People practices are a major factor in this work, and the need is dire. Black executives are greatly underrepresented in CEOs and C-suite roles, and the jobs that lead to that level. There are only four Black CEOs on the 2020 Fortune 500. Black women make up 7.4% of the population but only 1.6% of vice presidents and 1.4% of C-suite leaders. We need to be much more intentional about creating opportunities for Black talent to take on new and challenging roles, including assignments with P&L responsibilities. Just as important is mentorship and sponsorship for junior and mid-career Black talent so they are willing and able to seize growth opportunities.
Performance metrics are also key in advancing long-term efforts. Organizations need to measure the costs and benefits of existing and new initiatives, double down on what works, and hold everyone accountable for outcomes. The selection of meaningful diversity and inclusion metrics is an art, rather than a science. Your metrics should be guided by your purpose and should track your progress over time towards the achievement of your stated racial equity goals.
Every business leader should think critically about the next four Ps in an order and at a pace that matches their business and strategic intent for this work.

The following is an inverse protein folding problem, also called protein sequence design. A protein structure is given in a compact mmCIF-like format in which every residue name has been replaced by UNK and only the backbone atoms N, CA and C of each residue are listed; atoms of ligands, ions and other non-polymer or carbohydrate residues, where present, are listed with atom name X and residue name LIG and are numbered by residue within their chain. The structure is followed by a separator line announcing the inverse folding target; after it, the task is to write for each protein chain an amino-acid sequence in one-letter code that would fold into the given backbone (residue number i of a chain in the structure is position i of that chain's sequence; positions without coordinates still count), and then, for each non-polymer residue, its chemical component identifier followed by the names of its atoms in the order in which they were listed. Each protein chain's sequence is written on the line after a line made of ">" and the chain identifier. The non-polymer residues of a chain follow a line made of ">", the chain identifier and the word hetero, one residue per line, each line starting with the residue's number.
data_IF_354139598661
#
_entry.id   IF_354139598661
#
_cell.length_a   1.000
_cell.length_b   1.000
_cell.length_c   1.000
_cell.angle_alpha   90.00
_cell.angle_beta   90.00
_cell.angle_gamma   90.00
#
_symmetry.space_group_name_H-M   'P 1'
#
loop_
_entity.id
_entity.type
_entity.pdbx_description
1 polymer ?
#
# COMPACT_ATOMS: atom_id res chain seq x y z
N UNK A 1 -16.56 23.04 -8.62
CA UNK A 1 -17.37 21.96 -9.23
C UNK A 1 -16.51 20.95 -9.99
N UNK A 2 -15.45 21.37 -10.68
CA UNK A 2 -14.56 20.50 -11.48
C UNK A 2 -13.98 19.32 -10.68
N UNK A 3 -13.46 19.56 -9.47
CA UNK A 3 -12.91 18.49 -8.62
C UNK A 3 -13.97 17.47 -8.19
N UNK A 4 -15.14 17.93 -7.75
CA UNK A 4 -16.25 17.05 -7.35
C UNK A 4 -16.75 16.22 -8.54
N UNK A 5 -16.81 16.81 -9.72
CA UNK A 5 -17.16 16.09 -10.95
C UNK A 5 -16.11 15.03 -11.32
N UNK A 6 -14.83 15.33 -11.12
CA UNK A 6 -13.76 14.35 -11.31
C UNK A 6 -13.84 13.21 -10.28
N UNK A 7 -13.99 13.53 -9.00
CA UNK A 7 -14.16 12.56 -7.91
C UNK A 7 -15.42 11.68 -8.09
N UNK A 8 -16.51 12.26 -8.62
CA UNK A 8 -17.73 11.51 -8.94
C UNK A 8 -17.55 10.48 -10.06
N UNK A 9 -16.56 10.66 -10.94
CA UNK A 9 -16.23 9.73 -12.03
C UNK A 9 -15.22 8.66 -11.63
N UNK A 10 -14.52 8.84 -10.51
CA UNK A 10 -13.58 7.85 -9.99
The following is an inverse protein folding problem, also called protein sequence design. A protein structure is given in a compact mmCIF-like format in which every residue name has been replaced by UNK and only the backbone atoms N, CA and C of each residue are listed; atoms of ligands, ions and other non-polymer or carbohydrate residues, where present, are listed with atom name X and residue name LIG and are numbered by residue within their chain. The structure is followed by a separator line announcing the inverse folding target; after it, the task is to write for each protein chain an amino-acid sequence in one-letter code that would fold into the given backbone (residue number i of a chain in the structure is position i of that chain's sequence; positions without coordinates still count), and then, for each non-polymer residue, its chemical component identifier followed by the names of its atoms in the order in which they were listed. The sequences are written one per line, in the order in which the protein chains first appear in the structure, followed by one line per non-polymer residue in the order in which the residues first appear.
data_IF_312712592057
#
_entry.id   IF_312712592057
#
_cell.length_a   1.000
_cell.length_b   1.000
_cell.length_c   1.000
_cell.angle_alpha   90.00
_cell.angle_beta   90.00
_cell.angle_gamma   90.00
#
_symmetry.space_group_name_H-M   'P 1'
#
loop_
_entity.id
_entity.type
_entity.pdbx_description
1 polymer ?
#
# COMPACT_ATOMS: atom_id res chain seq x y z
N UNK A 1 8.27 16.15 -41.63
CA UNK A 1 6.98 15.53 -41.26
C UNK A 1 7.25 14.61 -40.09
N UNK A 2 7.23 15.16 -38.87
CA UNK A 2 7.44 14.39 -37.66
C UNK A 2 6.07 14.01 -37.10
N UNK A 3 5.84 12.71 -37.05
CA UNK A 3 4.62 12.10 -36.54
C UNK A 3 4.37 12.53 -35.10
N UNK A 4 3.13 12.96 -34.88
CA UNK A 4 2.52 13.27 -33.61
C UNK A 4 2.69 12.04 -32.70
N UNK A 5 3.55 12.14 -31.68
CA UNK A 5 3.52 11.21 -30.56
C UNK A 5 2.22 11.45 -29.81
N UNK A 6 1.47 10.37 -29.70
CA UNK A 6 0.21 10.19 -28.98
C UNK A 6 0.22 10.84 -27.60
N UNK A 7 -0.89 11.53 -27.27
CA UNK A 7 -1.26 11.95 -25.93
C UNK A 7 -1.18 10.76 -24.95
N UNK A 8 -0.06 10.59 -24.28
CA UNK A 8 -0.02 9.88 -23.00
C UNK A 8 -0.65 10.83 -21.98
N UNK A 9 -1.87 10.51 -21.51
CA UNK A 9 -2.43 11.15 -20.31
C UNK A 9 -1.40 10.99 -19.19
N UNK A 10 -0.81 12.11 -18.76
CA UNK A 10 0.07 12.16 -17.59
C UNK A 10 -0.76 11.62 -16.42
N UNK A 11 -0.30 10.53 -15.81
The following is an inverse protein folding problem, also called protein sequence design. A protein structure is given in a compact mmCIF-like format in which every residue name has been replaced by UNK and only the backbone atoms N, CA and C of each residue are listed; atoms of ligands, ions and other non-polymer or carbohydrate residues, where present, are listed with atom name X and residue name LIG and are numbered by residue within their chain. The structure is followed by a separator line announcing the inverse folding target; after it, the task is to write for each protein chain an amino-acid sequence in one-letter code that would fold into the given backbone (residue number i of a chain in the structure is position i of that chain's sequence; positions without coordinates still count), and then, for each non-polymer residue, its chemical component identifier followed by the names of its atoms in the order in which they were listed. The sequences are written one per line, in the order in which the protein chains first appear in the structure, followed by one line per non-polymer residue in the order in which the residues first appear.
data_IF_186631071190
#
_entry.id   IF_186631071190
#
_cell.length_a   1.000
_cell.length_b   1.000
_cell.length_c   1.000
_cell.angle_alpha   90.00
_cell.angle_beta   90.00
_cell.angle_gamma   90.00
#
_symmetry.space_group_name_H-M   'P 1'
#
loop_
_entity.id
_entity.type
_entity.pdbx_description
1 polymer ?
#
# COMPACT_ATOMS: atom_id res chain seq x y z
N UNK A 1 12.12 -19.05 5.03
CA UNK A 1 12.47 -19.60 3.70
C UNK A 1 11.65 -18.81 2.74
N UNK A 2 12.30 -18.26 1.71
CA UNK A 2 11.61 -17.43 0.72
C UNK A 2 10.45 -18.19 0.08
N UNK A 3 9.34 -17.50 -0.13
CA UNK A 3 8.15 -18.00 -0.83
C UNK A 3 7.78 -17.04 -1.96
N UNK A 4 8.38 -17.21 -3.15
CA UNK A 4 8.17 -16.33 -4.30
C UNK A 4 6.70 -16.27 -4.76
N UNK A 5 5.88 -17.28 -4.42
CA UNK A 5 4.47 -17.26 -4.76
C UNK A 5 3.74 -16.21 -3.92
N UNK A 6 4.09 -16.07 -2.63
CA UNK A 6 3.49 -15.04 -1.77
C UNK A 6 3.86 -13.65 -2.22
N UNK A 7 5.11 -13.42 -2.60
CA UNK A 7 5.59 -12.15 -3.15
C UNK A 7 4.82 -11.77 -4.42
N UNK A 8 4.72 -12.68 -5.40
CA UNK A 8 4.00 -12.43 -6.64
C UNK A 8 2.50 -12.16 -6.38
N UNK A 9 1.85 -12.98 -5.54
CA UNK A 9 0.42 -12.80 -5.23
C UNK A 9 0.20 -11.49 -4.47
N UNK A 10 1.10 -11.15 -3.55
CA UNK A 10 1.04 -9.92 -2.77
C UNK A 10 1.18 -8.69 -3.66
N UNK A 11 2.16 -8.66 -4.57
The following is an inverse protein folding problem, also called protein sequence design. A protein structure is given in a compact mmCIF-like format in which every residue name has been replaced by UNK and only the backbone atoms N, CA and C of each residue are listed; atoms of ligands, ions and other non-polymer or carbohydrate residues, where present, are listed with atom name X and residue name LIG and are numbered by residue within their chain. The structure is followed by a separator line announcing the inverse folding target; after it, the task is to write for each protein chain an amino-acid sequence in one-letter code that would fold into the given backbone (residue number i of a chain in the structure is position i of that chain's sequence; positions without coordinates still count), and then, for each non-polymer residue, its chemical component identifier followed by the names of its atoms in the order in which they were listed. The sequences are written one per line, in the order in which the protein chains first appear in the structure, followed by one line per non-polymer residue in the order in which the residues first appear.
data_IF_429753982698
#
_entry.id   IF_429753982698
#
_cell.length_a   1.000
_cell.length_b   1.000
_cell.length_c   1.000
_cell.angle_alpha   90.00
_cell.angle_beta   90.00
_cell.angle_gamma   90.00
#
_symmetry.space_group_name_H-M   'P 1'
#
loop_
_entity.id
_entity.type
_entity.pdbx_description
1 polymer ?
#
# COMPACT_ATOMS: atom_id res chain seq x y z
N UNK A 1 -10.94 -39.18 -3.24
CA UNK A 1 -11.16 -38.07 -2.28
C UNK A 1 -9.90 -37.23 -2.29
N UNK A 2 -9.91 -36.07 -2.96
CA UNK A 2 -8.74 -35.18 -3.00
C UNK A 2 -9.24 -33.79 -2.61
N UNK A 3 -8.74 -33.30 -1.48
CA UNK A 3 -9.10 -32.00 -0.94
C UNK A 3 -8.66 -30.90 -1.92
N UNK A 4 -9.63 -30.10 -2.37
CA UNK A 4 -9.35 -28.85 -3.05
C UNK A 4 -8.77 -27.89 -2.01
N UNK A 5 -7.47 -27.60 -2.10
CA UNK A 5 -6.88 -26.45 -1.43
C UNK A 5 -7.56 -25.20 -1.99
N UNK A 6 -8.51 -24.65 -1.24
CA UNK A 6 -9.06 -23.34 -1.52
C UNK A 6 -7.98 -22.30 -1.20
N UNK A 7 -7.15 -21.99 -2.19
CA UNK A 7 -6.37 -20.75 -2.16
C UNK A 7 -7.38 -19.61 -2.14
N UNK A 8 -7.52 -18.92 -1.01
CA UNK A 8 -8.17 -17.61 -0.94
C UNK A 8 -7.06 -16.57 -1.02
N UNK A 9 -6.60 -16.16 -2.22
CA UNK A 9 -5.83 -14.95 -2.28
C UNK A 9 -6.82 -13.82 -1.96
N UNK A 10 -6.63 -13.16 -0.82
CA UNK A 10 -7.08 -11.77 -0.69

Purchasing power is one important way to address issues of wealth creation and jobs. Assess your supply chain from multiple angles and design a supplier diversity program that reflects your brand, your racial equity strategy, and the communities you serve. Ensure the right mix of BIPOC and local vendors — not just for raw materials or productsbut also for services like legal, marketing, and IT. Understand how much business you have with Black-owned companies and work to increase it.
Philanthropy and community investment should leverage the financial and strategic assets across your businesses. Make a commitment to long-term, sustainable support of time, talent, financial resources, and expertise, including pro-bono volunteerism and board service.
Policy – both inside and outside your organization – will be key to creating an equitable system. Examine your company’s policies and practices with an anti-racist lens. In addition to getting your own house in order, determine which regional and national legislation will be critical for you to influence or support. Remember: This is about policy, not politics — admittedly challenging these days.